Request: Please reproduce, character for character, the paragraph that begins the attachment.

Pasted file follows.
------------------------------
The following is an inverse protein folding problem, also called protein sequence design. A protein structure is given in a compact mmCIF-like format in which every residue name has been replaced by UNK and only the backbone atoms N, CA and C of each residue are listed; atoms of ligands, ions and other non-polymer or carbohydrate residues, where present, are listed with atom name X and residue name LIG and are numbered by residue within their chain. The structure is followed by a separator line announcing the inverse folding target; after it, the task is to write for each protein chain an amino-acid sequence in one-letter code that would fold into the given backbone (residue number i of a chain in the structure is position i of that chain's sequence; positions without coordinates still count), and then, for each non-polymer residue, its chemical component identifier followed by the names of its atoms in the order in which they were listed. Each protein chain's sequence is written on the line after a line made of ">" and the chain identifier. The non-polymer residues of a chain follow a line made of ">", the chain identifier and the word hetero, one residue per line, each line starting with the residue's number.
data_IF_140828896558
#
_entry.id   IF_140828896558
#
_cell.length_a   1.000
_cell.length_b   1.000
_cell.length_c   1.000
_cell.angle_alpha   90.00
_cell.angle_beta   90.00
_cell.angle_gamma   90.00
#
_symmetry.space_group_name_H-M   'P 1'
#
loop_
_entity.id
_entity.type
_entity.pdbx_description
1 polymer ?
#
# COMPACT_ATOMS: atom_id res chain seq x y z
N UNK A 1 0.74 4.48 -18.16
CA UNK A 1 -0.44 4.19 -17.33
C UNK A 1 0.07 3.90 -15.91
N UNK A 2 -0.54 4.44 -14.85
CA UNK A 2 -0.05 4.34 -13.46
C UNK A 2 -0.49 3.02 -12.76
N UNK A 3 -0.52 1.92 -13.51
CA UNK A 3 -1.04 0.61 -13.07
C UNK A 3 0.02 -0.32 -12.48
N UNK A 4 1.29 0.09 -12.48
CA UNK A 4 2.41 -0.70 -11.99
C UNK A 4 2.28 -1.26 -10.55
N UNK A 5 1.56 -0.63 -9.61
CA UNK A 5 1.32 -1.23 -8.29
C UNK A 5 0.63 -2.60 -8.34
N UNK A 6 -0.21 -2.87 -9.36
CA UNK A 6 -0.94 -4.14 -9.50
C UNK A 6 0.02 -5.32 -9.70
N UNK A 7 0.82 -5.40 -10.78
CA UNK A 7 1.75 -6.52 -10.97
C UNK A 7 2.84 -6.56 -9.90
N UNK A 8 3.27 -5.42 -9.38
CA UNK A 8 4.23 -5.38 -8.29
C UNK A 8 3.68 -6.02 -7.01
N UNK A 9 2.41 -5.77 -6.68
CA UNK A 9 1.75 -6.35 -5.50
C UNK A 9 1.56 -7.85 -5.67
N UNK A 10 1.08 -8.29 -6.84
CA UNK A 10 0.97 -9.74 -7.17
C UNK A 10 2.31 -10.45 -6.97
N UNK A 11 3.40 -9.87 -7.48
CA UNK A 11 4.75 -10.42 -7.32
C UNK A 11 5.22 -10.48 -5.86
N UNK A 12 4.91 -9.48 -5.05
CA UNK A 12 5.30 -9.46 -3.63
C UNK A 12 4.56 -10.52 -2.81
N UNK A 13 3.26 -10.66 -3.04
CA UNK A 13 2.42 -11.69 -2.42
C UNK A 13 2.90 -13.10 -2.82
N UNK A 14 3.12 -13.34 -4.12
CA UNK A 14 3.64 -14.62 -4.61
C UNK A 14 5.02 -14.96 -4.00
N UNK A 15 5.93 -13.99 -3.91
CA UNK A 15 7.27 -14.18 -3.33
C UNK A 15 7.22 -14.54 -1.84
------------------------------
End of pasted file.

The following is an inverse protein folding problem, also called protein sequence design. A protein structure is given in a compact mmCIF-like format in which every residue name has been replaced by UNK and only the backbone atoms N, CA and C of each residue are listed; atoms of ligands, ions and other non-polymer or carbohydrate residues, where present, are listed with atom name X and residue name LIG and are numbered by residue within their chain. The structure is followed by a separator line announcing the inverse folding target; after it, the task is to write for each protein chain an amino-acid sequence in one-letter code that would fold into the given backbone (residue number i of a chain in the structure is position i of that chain's sequence; positions without coordinates still count), and then, for each non-polymer residue, its chemical component identifier followed by the names of its atoms in the order in which they were listed. Each protein chain's sequence is written on the line after a line made of ">" and the chain identifier. The non-polymer residues of a chain follow a line made of ">", the chain identifier and the word hetero, one residue per line, each line starting with the residue's number.